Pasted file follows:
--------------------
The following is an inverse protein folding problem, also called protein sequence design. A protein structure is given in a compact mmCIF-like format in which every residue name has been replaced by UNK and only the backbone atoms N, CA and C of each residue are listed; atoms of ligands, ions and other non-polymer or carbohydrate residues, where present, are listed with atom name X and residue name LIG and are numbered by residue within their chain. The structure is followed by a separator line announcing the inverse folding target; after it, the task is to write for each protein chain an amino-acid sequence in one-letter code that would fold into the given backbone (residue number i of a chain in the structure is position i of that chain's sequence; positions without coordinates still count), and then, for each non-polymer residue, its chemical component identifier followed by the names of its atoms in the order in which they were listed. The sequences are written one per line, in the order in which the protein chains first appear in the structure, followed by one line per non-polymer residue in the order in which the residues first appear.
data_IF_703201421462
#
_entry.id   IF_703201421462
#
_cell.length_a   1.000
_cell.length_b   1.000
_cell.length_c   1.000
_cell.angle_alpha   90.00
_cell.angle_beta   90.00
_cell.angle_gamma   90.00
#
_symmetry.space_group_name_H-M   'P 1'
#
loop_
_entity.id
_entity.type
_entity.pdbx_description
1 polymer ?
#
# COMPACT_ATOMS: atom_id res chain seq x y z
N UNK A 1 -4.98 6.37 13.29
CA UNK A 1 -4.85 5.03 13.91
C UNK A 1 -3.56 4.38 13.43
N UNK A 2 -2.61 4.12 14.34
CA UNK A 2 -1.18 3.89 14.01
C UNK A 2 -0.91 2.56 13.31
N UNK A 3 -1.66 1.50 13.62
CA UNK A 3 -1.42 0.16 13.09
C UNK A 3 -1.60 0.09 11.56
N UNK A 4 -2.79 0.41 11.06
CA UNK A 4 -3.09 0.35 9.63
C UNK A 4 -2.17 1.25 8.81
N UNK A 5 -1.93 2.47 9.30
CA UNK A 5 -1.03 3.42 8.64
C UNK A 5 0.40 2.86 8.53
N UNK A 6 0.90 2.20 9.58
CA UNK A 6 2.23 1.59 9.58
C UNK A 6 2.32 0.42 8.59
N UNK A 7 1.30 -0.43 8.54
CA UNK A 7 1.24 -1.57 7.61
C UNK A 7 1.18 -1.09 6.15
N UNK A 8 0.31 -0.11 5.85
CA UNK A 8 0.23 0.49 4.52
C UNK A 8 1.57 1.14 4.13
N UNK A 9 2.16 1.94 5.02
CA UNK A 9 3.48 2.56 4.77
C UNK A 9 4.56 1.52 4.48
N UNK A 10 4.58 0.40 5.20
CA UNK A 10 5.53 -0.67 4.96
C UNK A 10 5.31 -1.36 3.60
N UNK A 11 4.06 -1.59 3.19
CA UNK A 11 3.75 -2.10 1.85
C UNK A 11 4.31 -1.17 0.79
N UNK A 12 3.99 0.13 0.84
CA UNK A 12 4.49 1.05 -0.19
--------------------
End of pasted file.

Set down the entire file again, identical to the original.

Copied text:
The following is an inverse protein folding problem, also called protein sequence design. A protein structure is given in a compact mmCIF-like format in which every residue name has been replaced by UNK and only the backbone atoms N, CA and C of each residue are listed; atoms of ligands, ions and other non-polymer or carbohydrate residues, where present, are listed with atom name X and residue name LIG and are numbered by residue within their chain. The structure is followed by a separator line announcing the inverse folding target; after it, the task is to write for each protein chain an amino-acid sequence in one-letter code that would fold into the given backbone (residue number i of a chain in the structure is position i of that chain's sequence; positions without coordinates still count), and then, for each non-polymer residue, its chemical component identifier followed by the names of its atoms in the order in which they were listed. The sequences are written one per line, in the order in which the protein chains first appear in the structure, followed by one line per non-polymer residue in the order in which the residues first appear.
data_IF_703201421462
#
_entry.id   IF_703201421462
#
_cell.length_a   1.000
_cell.length_b   1.000
_cell.length_c   1.000
_cell.angle_alpha   90.00
_cell.angle_beta   90.00
_cell.angle_gamma   90.00
#
_symmetry.space_group_name_H-M   'P 1'
#
loop_
_entity.id
_entity.type
_entity.pdbx_description
1 polymer ?
#
# COMPACT_ATOMS: atom_id res chain seq x y z
N UNK A 1 -4.98 6.37 13.29
CA UNK A 1 -4.85 5.03 13.91
C UNK A 1 -3.56 4.38 13.43
N UNK A 2 -2.61 4.12 14.34
CA UNK A 2 -1.18 3.89 14.01
C UNK A 2 -0.91 2.56 13.31
N UNK A 3 -1.66 1.50 13.62
CA UNK A 3 -1.42 0.16 13.09
C UNK A 3 -1.60 0.09 11.56
N UNK A 4 -2.79 0.41 11.06
CA UNK A 4 -3.09 0.35 9.63
C UNK A 4 -2.17 1.25 8.81
N UNK A 5 -1.93 2.47 9.30
CA UNK A 5 -1.03 3.42 8.64
C UNK A 5 0.40 2.86 8.53
N UNK A 6 0.90 2.20 9.58
CA UNK A 6 2.23 1.59 9.58
C UNK A 6 2.32 0.42 8.59
N UNK A 7 1.30 -0.43 8.54
CA UNK A 7 1.24 -1.57 7.61
C UNK A 7 1.18 -1.09 6.15
N UNK A 8 0.31 -0.11 5.85
CA UNK A 8 0.23 0.49 4.52
C UNK A 8 1.57 1.14 4.13
N UNK A 9 2.16 1.94 5.02
CA UNK A 9 3.48 2.56 4.77
C UNK A 9 4.56 1.52 4.48
N UNK A 10 4.58 0.40 5.20
CA UNK A 10 5.53 -0.67 4.96
C UNK A 10 5.31 -1.36 3.60
N UNK A 11 4.06 -1.59 3.19
CA UNK A 11 3.75 -2.10 1.85
C UNK A 11 4.31 -1.17 0.79
N UNK A 12 3.99 0.13 0.84
CA UNK A 12 4.49 1.05 -0.19